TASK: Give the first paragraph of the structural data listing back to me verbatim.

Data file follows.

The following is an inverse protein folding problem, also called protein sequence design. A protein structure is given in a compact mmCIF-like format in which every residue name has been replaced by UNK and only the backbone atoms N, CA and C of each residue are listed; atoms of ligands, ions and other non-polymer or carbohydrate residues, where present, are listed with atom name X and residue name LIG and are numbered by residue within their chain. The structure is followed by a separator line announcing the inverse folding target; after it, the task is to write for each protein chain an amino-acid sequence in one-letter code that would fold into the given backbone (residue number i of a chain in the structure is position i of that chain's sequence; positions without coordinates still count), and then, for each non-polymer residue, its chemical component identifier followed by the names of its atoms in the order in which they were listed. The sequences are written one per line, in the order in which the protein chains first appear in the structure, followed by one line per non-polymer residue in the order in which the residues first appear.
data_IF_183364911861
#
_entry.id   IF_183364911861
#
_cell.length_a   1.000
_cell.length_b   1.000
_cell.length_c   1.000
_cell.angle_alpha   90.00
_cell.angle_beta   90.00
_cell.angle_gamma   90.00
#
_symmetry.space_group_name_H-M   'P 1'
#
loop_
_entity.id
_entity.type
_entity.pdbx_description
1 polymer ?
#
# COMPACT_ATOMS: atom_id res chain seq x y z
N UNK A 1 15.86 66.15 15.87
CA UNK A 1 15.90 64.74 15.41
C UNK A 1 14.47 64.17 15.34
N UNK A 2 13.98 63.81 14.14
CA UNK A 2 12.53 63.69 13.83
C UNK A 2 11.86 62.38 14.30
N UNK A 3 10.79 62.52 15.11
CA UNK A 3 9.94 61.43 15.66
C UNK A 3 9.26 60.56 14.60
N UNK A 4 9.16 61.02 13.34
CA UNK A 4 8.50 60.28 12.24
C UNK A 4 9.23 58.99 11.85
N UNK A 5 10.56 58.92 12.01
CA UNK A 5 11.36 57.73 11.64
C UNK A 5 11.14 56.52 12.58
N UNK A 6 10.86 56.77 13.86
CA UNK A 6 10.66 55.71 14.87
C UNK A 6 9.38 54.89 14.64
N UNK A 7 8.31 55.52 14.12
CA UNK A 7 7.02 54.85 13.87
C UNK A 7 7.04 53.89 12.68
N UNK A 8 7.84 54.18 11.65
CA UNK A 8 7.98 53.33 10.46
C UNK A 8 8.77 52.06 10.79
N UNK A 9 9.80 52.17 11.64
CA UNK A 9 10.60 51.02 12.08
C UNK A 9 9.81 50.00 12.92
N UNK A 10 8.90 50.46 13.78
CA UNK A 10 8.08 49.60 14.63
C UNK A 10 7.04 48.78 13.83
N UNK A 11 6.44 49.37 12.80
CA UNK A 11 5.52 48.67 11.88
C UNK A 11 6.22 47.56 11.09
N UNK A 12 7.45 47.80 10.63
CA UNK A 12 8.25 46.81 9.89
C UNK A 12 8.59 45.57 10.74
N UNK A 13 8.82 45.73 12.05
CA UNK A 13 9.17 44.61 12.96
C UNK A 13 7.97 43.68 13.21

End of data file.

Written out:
The following is an inverse protein folding problem, also called protein sequence design. A protein structure is given in a compact mmCIF-like format in which every residue name has been replaced by UNK and only the backbone atoms N, CA and C of each residue are listed; atoms of ligands, ions and other non-polymer or carbohydrate residues, where present, are listed with atom name X and residue name LIG and are numbered by residue within their chain. The structure is followed by a separator line announcing the inverse folding target; after it, the task is to write for each protein chain an amino-acid sequence in one-letter code that would fold into the given backbone (residue number i of a chain in the structure is position i of that chain's sequence; positions without coordinates still count), and then, for each non-polymer residue, its chemical component identifier followed by the names of its atoms in the order in which they were listed. The sequences are written one per line, in the order in which the protein chains first appear in the structure, followed by one line per non-polymer residue in the order in which the residues first appear.